Sound Voyage

En Route To Thailand

(Free Soul Inc.)

Listen / Buy

Back in 2015, Niko Schabel and Tom Wieland flipped our VF lids with a super groovy, globally informed 7″ that stormed to #3 in our end of year chart. Now the Munich duo return with a long awaited full length album packed with the same post-Kraut exotica which made us swoon in the first place. Alongside the two tracks from their hard to find debut, the album glides through market-place minimal, disorienting interludes and Thai library treats before dropping the massive ‘Schattenspiel’ and ‘Bangkok Echo’ into your next DJ set. Limited to 222, and packing all sorts of inserts, stickers and gold leaf, this one’s for the connoisseurs.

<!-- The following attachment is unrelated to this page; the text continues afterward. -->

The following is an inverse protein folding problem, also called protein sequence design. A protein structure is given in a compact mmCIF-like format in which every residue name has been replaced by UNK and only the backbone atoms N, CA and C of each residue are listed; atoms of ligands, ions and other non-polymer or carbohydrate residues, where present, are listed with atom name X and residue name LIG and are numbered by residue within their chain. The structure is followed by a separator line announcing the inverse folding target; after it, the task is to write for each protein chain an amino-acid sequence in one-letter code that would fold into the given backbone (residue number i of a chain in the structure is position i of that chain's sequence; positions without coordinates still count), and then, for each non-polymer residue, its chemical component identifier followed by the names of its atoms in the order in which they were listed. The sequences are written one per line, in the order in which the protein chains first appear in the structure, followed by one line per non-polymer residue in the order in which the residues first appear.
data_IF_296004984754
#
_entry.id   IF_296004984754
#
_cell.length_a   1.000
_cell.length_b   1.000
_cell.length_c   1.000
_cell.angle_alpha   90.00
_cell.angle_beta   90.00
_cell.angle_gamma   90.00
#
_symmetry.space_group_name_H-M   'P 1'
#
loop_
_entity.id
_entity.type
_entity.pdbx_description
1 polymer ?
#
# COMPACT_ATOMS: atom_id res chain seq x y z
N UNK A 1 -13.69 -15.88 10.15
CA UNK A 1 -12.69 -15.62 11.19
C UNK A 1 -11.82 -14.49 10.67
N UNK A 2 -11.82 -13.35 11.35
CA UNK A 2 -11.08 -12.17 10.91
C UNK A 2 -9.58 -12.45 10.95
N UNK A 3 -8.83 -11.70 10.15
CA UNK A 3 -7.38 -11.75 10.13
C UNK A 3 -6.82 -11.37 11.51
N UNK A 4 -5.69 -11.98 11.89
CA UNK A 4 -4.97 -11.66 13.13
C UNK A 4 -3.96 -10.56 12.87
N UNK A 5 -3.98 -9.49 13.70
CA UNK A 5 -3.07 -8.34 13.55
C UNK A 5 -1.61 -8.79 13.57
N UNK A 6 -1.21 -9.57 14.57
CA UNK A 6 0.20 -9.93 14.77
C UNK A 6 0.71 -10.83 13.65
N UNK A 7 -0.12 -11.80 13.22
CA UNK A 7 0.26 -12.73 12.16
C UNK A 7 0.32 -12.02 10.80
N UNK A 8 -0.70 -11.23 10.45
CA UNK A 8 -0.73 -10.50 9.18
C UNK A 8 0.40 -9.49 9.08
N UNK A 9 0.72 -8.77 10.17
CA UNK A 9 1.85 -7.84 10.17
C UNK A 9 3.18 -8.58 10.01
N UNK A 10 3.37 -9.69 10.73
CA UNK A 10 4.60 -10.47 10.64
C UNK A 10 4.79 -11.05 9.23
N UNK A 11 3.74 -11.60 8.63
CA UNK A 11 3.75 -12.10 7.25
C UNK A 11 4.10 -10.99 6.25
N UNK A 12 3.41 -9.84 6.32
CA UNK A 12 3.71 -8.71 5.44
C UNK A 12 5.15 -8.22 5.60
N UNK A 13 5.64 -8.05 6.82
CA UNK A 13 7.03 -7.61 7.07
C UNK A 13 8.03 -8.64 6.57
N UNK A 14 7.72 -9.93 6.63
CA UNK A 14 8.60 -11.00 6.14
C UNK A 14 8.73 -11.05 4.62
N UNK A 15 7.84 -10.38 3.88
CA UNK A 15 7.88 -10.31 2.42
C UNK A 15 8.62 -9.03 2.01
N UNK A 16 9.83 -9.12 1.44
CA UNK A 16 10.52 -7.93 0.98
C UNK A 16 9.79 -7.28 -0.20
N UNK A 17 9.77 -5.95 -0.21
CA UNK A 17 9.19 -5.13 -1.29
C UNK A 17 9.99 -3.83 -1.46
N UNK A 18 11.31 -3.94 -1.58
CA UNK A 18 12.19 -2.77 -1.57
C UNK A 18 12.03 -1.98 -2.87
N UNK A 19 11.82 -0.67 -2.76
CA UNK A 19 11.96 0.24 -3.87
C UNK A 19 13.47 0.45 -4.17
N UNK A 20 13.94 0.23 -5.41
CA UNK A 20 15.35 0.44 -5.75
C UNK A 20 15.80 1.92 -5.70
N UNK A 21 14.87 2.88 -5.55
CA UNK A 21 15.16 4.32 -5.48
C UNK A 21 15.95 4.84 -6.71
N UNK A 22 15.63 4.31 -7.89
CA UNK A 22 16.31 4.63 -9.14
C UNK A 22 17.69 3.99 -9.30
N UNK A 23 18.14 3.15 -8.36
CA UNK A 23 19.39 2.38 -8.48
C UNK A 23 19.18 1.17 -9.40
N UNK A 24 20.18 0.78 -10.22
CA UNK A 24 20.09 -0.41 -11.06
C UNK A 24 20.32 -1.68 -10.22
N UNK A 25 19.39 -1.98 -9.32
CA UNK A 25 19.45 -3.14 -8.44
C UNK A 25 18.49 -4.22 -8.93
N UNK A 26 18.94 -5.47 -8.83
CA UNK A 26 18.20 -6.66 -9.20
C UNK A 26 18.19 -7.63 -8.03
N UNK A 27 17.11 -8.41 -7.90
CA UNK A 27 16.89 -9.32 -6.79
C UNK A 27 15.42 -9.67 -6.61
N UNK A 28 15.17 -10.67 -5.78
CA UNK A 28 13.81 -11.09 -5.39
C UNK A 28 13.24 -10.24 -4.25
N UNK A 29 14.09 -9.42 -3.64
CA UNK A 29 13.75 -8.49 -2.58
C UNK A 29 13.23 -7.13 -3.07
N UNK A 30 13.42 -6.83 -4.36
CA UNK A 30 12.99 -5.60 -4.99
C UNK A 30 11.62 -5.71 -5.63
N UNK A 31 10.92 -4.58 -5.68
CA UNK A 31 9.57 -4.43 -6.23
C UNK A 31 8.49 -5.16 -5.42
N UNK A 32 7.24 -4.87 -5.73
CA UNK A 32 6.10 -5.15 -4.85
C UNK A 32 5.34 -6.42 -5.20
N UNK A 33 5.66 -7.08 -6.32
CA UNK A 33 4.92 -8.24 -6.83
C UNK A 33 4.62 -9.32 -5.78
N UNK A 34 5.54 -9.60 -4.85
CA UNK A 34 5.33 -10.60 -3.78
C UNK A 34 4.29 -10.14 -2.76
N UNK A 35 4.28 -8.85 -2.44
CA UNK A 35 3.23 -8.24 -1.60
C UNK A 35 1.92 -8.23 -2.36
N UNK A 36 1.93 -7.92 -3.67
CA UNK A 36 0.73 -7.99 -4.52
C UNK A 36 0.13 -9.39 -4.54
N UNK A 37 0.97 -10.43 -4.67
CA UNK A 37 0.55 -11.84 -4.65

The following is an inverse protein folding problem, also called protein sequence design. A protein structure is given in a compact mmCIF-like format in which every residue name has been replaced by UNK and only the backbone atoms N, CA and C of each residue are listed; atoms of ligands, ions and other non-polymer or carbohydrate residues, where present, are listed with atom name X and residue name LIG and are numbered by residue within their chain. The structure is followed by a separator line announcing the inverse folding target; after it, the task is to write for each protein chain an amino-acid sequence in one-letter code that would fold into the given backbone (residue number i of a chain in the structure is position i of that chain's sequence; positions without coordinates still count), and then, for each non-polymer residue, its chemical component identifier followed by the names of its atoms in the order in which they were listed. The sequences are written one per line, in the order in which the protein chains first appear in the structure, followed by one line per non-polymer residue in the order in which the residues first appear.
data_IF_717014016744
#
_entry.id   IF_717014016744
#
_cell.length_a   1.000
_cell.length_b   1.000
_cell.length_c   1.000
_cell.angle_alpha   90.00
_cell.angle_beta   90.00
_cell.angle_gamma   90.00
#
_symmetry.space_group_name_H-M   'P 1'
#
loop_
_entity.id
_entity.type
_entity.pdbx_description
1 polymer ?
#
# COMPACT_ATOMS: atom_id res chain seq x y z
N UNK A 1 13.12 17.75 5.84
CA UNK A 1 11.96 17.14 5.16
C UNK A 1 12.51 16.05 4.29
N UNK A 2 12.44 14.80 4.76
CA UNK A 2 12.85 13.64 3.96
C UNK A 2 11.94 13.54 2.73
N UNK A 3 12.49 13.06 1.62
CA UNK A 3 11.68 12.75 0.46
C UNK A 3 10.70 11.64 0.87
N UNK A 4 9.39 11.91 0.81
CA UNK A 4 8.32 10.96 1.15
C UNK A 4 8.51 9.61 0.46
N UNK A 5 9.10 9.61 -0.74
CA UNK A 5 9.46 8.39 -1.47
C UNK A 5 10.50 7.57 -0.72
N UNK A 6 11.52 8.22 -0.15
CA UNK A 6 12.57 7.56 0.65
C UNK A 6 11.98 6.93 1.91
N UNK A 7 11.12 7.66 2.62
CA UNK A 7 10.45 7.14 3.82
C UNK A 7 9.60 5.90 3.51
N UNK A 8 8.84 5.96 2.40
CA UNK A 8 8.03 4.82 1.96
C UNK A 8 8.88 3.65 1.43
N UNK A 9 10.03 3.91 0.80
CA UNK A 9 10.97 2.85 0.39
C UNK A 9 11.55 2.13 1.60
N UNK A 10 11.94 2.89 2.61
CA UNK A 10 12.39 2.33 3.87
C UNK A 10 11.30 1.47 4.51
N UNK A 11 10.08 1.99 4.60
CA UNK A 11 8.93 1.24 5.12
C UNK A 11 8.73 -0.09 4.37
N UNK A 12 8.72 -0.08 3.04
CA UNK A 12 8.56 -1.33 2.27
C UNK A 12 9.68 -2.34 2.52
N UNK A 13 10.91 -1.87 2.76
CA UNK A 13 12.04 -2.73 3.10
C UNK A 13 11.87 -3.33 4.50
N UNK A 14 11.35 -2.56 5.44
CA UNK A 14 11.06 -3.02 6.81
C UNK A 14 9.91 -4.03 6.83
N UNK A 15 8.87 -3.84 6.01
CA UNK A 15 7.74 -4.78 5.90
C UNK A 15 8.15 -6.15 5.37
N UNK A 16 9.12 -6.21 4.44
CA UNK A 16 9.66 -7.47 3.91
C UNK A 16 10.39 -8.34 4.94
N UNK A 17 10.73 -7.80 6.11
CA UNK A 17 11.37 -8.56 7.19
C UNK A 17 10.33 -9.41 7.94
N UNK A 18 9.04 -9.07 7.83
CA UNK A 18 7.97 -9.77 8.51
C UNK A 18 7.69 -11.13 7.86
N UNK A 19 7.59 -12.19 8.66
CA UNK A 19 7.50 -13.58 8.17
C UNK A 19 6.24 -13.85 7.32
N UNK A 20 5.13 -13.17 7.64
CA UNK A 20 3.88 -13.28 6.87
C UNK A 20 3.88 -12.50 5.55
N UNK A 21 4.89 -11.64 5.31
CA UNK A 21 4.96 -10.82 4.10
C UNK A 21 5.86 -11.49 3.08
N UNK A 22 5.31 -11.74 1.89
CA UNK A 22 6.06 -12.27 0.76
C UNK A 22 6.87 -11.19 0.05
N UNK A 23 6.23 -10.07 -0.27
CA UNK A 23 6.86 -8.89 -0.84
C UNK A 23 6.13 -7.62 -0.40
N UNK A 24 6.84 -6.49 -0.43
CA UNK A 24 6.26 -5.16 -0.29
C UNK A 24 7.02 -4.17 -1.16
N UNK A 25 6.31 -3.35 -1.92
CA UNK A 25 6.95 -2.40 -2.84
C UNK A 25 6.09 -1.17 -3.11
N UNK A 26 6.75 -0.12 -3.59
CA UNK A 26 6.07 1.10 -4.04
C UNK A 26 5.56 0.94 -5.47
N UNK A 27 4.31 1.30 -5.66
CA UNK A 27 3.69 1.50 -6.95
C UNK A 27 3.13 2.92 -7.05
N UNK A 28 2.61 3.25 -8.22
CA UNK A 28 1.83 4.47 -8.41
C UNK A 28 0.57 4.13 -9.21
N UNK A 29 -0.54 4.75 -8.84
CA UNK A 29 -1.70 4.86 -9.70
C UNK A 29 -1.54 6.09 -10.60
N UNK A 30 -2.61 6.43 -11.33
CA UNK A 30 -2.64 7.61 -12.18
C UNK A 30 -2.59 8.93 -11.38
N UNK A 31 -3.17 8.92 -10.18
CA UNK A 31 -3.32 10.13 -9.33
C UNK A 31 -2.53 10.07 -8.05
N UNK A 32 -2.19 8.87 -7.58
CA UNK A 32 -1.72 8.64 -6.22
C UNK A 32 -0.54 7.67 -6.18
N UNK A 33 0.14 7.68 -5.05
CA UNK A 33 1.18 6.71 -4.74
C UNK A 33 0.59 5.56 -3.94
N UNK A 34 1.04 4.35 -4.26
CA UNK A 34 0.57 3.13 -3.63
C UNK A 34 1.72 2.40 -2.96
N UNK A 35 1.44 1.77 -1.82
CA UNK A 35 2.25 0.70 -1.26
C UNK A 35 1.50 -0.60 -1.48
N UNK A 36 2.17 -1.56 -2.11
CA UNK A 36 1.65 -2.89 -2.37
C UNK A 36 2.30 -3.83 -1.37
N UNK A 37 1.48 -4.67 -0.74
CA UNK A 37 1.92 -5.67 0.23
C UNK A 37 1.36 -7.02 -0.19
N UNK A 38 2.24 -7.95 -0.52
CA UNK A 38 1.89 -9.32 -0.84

Jenna Leigh-Raine


(Intrusion Records)

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Here’s something so under the radar it’s criminal. Noma is all the work of one Jenna Leigh-Raine and destined to be one of the most emotive, cinematic electronic releases of 2018. It’s direct, easy to listen to and well made. There are traces of Bowie, Japan, Eno, YMO, Early Warp and Numan in its grooves but Jenna turns it out in a way that makes it her own.

Laura Veirs

The Lookout

(Bella Union)

Listen / Buy

Not strictly out this week, Laura Veirs’s The Lookout has enough quality to deserve a late mention. Beautifully evocative songwriting with production flutters that expand the delicate tracks rather than overpower them.